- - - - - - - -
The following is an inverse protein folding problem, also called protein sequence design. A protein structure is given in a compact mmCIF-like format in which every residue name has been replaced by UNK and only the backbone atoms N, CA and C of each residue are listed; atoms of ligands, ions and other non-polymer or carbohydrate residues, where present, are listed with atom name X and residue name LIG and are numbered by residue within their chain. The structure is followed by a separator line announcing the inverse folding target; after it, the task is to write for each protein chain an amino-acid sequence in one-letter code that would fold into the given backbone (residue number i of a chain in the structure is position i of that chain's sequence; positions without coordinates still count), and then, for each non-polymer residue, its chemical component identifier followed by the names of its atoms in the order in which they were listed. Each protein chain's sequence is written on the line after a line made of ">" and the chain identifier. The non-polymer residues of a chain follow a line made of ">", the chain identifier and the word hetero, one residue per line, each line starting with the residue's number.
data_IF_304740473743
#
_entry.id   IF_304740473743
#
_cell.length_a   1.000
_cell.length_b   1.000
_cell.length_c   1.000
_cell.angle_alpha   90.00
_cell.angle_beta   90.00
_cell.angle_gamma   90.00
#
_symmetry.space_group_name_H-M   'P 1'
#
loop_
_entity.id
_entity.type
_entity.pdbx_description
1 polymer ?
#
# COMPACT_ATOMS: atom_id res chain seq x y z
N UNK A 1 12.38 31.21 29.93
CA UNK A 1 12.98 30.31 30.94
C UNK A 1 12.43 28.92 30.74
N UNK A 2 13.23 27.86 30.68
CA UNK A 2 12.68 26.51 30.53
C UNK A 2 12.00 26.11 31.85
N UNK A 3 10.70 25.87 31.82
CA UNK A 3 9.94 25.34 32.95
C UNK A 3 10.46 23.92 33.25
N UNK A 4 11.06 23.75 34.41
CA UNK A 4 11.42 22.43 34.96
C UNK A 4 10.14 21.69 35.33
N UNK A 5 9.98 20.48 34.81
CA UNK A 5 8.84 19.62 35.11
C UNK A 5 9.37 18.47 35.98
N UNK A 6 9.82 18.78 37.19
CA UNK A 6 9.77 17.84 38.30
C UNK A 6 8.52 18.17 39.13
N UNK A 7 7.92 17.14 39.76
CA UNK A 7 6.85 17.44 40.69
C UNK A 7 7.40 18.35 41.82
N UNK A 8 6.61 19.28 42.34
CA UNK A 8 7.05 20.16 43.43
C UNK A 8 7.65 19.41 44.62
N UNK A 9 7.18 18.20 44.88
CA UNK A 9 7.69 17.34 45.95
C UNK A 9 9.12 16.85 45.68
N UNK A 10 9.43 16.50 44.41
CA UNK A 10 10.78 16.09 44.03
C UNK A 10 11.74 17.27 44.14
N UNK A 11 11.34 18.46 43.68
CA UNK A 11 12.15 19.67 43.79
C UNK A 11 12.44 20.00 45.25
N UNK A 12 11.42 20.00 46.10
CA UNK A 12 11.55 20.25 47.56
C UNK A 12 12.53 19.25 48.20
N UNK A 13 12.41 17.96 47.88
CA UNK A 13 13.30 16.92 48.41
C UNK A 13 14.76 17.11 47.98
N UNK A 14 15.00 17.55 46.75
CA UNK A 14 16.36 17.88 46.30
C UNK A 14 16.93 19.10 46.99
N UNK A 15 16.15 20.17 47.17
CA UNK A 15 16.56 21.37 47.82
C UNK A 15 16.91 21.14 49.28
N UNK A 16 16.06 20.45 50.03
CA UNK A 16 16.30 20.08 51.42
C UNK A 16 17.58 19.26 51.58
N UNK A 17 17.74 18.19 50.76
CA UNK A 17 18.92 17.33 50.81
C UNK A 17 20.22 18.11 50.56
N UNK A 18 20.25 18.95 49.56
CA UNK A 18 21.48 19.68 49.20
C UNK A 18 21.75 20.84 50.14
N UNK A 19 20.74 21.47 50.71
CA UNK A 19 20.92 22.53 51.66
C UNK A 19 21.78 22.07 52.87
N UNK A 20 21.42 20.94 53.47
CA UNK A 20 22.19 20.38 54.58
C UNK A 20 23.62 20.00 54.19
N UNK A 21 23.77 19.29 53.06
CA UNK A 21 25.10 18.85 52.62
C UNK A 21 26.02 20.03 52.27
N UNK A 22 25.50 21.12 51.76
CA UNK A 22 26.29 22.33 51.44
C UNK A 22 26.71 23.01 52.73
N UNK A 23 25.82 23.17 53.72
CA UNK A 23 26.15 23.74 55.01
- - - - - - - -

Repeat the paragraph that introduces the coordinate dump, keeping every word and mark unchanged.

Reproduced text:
The following is an inverse protein folding problem, also called protein sequence design. A protein structure is given in a compact mmCIF-like format in which every residue name has been replaced by UNK and only the backbone atoms N, CA and C of each residue are listed; atoms of ligands, ions and other non-polymer or carbohydrate residues, where present, are listed with atom name X and residue name LIG and are numbered by residue within their chain. The structure is followed by a separator line announcing the inverse folding target; after it, the task is to write for each protein chain an amino-acid sequence in one-letter code that would fold into the given backbone (residue number i of a chain in the structure is position i of that chain's sequence; positions without coordinates still count), and then, for each non-polymer residue, its chemical component identifier followed by the names of its atoms in the order in which they were listed. Each protein chain's sequence is written on the line after a line made of ">" and the chain identifier. The non-polymer residues of a chain follow a line made of ">", the chain identifier and the word hetero, one residue per line, each line starting with the residue's number.